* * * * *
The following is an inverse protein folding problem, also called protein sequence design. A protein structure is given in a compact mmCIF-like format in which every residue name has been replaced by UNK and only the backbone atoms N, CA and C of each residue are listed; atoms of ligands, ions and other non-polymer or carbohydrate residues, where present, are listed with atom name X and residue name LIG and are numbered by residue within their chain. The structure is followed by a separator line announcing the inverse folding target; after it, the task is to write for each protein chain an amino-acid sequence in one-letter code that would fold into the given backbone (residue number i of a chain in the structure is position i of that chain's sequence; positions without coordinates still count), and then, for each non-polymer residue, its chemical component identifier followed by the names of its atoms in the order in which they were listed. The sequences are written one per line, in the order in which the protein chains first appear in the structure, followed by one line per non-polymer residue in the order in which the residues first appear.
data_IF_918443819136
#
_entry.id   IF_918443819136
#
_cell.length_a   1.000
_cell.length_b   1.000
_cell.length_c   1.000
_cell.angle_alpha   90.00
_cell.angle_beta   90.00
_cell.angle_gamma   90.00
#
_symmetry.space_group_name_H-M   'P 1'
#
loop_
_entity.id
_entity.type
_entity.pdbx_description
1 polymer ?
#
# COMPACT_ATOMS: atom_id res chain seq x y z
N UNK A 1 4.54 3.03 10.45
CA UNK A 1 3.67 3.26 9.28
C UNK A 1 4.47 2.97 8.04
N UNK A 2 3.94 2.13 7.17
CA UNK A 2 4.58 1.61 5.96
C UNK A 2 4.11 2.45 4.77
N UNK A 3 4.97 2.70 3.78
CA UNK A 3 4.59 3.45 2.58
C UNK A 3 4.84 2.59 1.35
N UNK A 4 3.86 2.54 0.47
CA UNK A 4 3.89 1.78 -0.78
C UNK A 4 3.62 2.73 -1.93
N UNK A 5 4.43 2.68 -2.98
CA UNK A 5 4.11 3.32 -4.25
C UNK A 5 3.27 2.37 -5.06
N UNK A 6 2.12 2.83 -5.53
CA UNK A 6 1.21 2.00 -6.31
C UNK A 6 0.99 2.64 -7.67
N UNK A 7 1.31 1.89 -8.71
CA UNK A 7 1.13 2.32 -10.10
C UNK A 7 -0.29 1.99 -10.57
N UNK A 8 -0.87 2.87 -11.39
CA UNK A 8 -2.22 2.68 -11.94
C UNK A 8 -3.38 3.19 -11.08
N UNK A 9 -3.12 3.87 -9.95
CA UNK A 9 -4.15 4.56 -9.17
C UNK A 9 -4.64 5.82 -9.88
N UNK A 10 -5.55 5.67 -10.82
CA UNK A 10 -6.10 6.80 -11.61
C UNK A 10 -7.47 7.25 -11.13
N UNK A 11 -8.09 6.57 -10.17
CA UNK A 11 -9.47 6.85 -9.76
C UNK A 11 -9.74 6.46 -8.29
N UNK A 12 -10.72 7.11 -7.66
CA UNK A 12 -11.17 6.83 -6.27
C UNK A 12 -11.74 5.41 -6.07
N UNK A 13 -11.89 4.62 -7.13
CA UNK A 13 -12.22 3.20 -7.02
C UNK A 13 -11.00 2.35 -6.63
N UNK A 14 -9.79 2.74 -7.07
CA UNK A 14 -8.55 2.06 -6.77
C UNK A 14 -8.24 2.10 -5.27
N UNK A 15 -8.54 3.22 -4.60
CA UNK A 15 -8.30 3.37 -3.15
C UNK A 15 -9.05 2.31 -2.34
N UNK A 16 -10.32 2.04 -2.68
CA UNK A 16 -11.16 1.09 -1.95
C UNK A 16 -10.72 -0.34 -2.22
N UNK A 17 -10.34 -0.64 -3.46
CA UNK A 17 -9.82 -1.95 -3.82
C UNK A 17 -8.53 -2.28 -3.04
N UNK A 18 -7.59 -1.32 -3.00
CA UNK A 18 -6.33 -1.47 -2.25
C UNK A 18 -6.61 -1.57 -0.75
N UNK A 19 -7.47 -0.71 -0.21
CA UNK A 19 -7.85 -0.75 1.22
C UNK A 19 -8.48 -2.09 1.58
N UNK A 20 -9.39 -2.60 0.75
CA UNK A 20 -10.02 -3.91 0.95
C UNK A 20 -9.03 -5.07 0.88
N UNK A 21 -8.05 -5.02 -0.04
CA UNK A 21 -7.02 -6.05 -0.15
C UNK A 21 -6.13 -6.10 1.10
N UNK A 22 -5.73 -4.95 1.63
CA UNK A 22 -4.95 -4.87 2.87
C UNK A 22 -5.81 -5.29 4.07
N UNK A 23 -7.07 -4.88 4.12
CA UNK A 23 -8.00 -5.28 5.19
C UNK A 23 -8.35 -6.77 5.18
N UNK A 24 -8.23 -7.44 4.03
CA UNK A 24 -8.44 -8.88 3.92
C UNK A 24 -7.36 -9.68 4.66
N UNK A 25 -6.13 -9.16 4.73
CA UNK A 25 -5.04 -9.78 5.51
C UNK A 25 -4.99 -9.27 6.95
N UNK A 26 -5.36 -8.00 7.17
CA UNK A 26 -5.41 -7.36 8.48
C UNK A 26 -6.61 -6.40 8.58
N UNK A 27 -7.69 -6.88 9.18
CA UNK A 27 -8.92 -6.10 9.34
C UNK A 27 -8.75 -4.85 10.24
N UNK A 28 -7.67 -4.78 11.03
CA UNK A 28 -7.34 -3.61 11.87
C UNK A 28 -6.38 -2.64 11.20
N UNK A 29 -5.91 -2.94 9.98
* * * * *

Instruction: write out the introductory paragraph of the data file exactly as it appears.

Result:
The following is an inverse protein folding problem, also called protein sequence design. A protein structure is given in a compact mmCIF-like format in which every residue name has been replaced by UNK and only the backbone atoms N, CA and C of each residue are listed; atoms of ligands, ions and other non-polymer or carbohydrate residues, where present, are listed with atom name X and residue name LIG and are numbered by residue within their chain. The structure is followed by a separator line announcing the inverse folding target; after it, the task is to write for each protein chain an amino-acid sequence in one-letter code that would fold into the given backbone (residue number i of a chain in the structure is position i of that chain's sequence; positions without coordinates still count), and then, for each non-polymer residue, its chemical component identifier followed by the names of its atoms in the order in which they were listed. The sequences are written one per line, in the order in which the protein chains first appear in the structure, followed by one line per non-polymer residue in the order in which the residues first appear.